The Hobbit: The Desolation of Smaug review

Directed by Peter Jackson
Written by Jackson, Fran Walsh, Philippa Boyens and Guillermo Del Toro, from the novel by JRR Tolkien

It’s the Hobbit 2: Electric Smaugaloo! (With apologies to Stephen Cooke—I had to use it!)

Yes, it’s the second in the wholly unnecessary three-part Hobbit saga. Full disclosure: I missed The Hobbit: An Unexpected Journey in the cinema. All the tales of its bloated running time kept me away. By the time I caught up with it on Blu-Ray, my expectations were solidly medium, and so found myself pleasantly surprised by the entertainment value on offer. I mean, sure, it didn’t come close to justifying its 169 minutes, but it had a lot of what I liked about the Lord of the Rings trilogy, a great sense of the world it’s set in as well as a lovely, whimsical tone, lighter and more playful than those earlier films. The plot was a bit muddled—tell me again why Bilbo agrees to go with all these Dwarves?—and there are too many of those fellows to keep track of, but generally it’s good, escapist fun.

And I’m pleased to report the second time out is quite a bit better. Having read the book in 1982, it’s long been burned out of my memory, so I’m coming to this stuff with a more-or-less blank slate.

This time we just get a lot more action and a lot less planning, which is a big reason for it being such great fun. The Dwarves—along with the titular Hobbit, Bilbo (the totally charming Martin Freeman)—are heading for their ancestral homeland, and need to arrive on a specific day, which will give them access to their cavernous home without being detected by an enormous dragon, Smaug of the title. He’s a terrible, elemental force, and has been squatting on all their gold. There’s also a gem of some power lost somewhere that might help them kill the dragon. Meanwhile, their ally, the wizard Gandalf (the eternally cool Ian McKellen), is investigating where all the nasty Orcs are coming from. Turns out it’s a scary, flaming vagina that should be familiar to those who’ve read the books or seen the original trilogy.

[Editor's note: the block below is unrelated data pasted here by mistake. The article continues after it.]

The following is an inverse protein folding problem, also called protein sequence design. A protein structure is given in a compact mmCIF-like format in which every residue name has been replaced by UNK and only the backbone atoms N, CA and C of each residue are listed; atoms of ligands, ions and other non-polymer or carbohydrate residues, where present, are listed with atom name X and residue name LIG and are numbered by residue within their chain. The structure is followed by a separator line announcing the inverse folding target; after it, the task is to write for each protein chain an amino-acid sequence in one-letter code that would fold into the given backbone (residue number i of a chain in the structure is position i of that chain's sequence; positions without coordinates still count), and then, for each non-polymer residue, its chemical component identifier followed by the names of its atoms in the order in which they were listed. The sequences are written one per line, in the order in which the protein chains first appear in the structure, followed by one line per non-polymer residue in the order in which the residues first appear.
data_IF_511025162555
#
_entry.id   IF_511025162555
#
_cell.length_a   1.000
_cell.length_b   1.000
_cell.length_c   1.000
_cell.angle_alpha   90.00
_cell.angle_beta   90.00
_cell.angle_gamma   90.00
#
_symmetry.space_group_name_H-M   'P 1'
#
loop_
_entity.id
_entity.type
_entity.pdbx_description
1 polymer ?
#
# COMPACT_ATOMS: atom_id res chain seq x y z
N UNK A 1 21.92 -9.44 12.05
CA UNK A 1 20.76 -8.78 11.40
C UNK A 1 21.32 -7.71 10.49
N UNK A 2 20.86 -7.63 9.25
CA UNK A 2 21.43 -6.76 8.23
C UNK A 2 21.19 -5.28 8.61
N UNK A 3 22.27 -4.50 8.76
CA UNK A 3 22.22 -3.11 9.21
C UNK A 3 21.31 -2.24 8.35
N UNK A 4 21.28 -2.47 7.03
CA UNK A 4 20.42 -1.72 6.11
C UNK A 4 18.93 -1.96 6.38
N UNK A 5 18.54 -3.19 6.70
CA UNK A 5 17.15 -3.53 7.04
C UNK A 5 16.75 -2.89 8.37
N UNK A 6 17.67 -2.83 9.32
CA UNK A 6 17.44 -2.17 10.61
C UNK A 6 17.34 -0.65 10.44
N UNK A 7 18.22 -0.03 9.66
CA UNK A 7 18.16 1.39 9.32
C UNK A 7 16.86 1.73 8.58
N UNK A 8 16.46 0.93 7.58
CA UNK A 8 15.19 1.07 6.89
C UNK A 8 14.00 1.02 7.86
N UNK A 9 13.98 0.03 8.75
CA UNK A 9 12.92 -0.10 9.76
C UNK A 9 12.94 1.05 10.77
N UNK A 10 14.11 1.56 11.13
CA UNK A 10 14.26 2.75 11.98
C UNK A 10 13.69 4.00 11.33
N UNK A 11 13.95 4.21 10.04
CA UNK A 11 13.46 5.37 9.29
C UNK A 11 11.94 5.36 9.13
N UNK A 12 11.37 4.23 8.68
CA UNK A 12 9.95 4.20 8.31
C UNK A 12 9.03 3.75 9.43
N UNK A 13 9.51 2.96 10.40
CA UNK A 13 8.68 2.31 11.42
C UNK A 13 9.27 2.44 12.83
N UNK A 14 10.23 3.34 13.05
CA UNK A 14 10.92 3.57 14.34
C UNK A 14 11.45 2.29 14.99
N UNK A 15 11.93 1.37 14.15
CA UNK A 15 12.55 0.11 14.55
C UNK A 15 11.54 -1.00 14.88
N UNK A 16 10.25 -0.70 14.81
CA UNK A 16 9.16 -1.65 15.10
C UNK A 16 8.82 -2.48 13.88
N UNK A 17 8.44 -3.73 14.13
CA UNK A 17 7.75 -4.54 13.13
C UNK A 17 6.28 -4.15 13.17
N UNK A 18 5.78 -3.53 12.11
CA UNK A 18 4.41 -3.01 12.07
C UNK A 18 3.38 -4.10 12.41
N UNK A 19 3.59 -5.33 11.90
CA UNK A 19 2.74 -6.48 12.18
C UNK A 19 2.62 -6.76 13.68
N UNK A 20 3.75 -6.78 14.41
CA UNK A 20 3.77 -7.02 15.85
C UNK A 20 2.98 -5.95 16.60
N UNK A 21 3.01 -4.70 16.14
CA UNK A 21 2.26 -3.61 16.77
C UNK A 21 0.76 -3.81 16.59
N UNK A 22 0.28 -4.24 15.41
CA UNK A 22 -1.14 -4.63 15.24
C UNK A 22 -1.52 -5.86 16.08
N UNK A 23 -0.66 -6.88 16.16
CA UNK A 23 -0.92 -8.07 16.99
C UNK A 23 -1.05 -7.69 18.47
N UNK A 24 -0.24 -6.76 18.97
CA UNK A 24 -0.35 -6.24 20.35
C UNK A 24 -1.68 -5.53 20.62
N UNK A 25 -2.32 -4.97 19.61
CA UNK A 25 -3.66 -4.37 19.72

The action set-pieces are nicely distributed through the film, including a fight with horrible, giant spiders, an encounter with different elves (many people with pointy ears in this thing), an escape down a river in barrels, more fights with river folk, Orcs, and the eventual, inevitable, giant winged lizard, voiced by the honey-throated Benedict Cumberbatch. And he’s really something, with plenty to say and a great, expressive face.

Highlights include getting to know a few of the Dwarves a little better, especially their conflicted, driven King in Exile, Thorin Oakenshield (Richard Armitage), and spending time with a familiar elven archer (Orlando Bloom) and his less-familiar female companion (Evangeline Lilly). Some of the best action involves their blades and bows. And Stephen Fry is in this movie!

Yes, it’s still too damn long. But the lulls are more bearable because they’re punctuated by a series of great moments, spectacular evil creatures, and the most charismatic, well-spoken dragon… probably ever.

About the author


Carsten Knox is a massive, cheese-eating nerd. In the day he works as a journalist in Halifax, Nova Scotia. At night he stares out at the rain-slick streets, watches movies, and writes about what he's seeing.